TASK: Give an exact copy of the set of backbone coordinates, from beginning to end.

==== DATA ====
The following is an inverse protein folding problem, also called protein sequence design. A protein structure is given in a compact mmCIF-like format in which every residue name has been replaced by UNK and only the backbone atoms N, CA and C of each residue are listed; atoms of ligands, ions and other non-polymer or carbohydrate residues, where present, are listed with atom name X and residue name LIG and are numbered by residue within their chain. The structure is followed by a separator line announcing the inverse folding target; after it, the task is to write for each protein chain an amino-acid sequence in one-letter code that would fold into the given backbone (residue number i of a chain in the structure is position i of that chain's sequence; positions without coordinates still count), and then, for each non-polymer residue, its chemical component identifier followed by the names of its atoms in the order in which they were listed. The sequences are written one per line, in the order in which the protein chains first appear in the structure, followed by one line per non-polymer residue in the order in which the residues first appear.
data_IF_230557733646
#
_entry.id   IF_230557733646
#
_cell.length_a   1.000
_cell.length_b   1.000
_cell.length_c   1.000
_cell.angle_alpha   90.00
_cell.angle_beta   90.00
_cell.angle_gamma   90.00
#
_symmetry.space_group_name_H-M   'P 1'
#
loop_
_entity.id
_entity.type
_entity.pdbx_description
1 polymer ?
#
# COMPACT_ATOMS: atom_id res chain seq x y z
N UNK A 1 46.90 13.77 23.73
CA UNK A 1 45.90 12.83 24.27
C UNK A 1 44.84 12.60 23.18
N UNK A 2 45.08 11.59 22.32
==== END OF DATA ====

The following is an inverse protein folding problem, also called protein sequence design. A protein structure is given in a compact mmCIF-like format in which every residue name has been replaced by UNK and only the backbone atoms N, CA and C of each residue are listed; atoms of ligands, ions and other non-polymer or carbohydrate residues, where present, are listed with atom name X and residue name LIG and are numbered by residue within their chain. The structure is followed by a separator line announcing the inverse folding target; after it, the task is to write for each protein chain an amino-acid sequence in one-letter code that would fold into the given backbone (residue number i of a chain in the structure is position i of that chain's sequence; positions without coordinates still count), and then, for each non-polymer residue, its chemical component identifier followed by the names of its atoms in the order in which they were listed. The sequences are written one per line, in the order in which the protein chains first appear in the structure, followed by one line per non-polymer residue in the order in which the residues first appear.
data_IF_230557733646
#
_entry.id   IF_230557733646
#
_cell.length_a   1.000
_cell.length_b   1.000
_cell.length_c   1.000
_cell.angle_alpha   90.00
_cell.angle_beta   90.00
_cell.angle_gamma   90.00
#
_symmetry.space_group_name_H-M   'P 1'
#
loop_
_entity.id
_entity.type
_entity.pdbx_description
1 polymer ?
#
# COMPACT_ATOMS: atom_id res chain seq x y z
N UNK A 1 46.90 13.77 23.73
CA UNK A 1 45.90 12.83 24.27
C UNK A 1 44.84 12.60 23.18
N UNK A 2 45.08 11.59 22.32